Similarly, Mr. Gelb partnered with Sirius XM to present a channel devoted to the Met, including live broadcasts of several performances a week throughout the season. The rest of the schedule is devoted to complete operas from a vast archive of Saturday afternoon broadcasts dating back to the 1930s. Before Mr. Gelb, bootlegged versions of these recordings were furtively trafficked among the cognoscenti; now they can be heard for the price of a Sirius subscription or even downloaded from iTunes.

Members of the Met’s brass section play during a rally across the street from Lincoln Center.

Members of the Met’s brass section play during a rally across the street from Lincoln Center. (Photo by Aaron Adler/For New York Observer)

Mr. Gelb has also proven himself adept in the more traditional skills of the impresario. He has introduced to the Met conductors Daniel Barenboim, Esa-Pekka Salonen, Yannick Nézet-Séguin, Riccardo Muti and William Christie. He also oversaw the appointment, as the company’s principal conductor, of the versatile Fabio Luisi, who, besides his own duties at the theater, deftly filled in for James Levine when the Met’s veteran musical director was sidelined by injuries for two seasons.

The Met’s top-line casting is unrivaled, with practically every important star singer appearing annually. In 2014-2015, Anna Netrebko, arguably the most popular soprano in the world, will appear at the Met in two productions, Verdi’s Macbeth and Tchaikovsky’s Iolanta, for a total of 15 performances, almost a third of her operatic schedule for the year.

Under Mr. Gelb’s guidance, the Met has explored masterpieces of the 20th century such as Satyagraha, Nixon in China and From the House of the Dead, with the controversial Death of Klinghoffer to follow this season. The company has also debuted an array of works from the 19th century “bel canto” school, including Donizetti’s Anna Bolena and Maria Stuarda and Rossini’s Armida and Le Comte Ory.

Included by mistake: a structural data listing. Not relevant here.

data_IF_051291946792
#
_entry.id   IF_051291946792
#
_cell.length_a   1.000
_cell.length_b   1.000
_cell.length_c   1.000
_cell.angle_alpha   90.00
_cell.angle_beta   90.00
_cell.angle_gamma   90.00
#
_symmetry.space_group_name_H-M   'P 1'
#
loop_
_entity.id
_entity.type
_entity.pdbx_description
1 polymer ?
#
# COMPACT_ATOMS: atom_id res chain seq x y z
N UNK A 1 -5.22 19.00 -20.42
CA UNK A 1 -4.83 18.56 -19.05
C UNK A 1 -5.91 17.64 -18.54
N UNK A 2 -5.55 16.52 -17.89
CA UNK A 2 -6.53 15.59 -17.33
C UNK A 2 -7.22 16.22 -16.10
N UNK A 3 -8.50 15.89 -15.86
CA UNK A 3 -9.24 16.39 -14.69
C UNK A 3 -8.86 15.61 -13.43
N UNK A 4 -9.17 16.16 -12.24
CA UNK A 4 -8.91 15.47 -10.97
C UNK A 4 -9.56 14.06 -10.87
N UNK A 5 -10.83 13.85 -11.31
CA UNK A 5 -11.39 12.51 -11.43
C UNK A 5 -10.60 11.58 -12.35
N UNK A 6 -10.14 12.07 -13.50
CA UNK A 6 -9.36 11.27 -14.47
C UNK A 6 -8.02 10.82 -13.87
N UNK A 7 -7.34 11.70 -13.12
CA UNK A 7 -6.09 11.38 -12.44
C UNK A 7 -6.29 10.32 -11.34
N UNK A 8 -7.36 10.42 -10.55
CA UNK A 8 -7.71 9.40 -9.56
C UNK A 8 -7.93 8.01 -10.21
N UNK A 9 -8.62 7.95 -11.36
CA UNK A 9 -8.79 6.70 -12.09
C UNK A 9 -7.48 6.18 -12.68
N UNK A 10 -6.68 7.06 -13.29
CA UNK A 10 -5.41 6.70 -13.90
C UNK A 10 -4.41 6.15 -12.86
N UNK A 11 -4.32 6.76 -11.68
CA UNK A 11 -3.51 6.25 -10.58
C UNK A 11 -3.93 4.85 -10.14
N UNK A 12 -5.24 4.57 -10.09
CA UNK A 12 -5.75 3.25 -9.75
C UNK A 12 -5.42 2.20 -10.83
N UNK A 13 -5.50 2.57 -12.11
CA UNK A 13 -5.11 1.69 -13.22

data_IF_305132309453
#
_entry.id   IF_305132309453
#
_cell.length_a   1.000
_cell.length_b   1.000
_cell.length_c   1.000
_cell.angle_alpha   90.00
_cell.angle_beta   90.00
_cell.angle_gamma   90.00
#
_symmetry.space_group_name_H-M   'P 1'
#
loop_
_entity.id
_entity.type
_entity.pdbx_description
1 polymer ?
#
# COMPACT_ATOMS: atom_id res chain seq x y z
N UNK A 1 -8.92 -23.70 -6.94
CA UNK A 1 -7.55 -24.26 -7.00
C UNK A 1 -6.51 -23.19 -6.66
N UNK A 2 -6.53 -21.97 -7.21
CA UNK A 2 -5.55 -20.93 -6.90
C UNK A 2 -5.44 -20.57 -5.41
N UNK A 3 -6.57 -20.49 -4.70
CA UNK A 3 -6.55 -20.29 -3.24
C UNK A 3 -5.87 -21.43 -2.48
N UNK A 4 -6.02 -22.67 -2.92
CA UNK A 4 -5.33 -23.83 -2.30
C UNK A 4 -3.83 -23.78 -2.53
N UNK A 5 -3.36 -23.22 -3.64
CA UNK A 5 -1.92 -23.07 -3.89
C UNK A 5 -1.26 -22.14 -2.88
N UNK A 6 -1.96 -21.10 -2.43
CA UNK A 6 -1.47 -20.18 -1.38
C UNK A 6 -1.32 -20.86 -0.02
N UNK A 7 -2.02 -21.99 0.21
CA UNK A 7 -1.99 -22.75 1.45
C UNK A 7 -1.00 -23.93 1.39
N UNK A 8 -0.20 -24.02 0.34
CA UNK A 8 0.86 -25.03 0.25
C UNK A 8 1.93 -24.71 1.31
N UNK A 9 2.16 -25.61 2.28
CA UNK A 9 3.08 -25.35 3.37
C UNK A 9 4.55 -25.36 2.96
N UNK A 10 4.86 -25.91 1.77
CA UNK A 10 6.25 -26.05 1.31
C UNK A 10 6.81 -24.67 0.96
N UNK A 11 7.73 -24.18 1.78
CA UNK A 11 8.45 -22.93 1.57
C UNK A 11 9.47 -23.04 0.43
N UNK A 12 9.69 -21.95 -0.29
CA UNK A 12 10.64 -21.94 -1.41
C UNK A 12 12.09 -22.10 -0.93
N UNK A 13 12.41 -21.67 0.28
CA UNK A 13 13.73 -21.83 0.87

A more down-to-earth innovation is a rush ticket program originally sponsored by Agnes Varis and Karl Leichtman, which sets aside blocks of seats to be sold for $25 the day or weekend of performance. Thus, even though the Met’s full-price ticket sales have been soft for several seasons, the house is generally full, and younger faces now dot the company’s graying audience.

If I have a personal favorite of all Mr. Gelb’s new ideas, it’s an informal program that might be called “star replacements.” Even though the Met maintains an elaborate system of understudies, or “covers,” as they are called in opera, these less-known singers don’t always go on when the lead gets sick. For certain high-profile occasions such as the first night of an important revival or an HD telecast, Mr. Gelb prefers ratcheting up the drama by sending on another star instead. Last season, after singing Madama Butterfly on Friday night, soprano Kristine Opolais was awakened early Saturday morning by a call from the Met: could she sing La Bohème that afternoon? She did, and by Sunday the Internet was ablaze with discussion of her performance.

Of all Mr. Gelb duties, though, probably his most important, and perhaps his area of greatest success, is development, the art of getting donors to contribute to the not-for-profit company. With less than half the Met’s annual $300 million budget covered by ticket sales and other revenue, that means going hat in hand to donors for more than $150 million.

Every time Mr. Gelb manages to meet that goal, the Met stays open another year. Maybe schmoozing the wealthy is not as glamorous as presenting Ms. Netrebko or as artistically stimulating as producing a world premiere, but it has been the baseline job description of every impresario since opera began. And right now Mr. Gelb performs that role better than anyone in the world.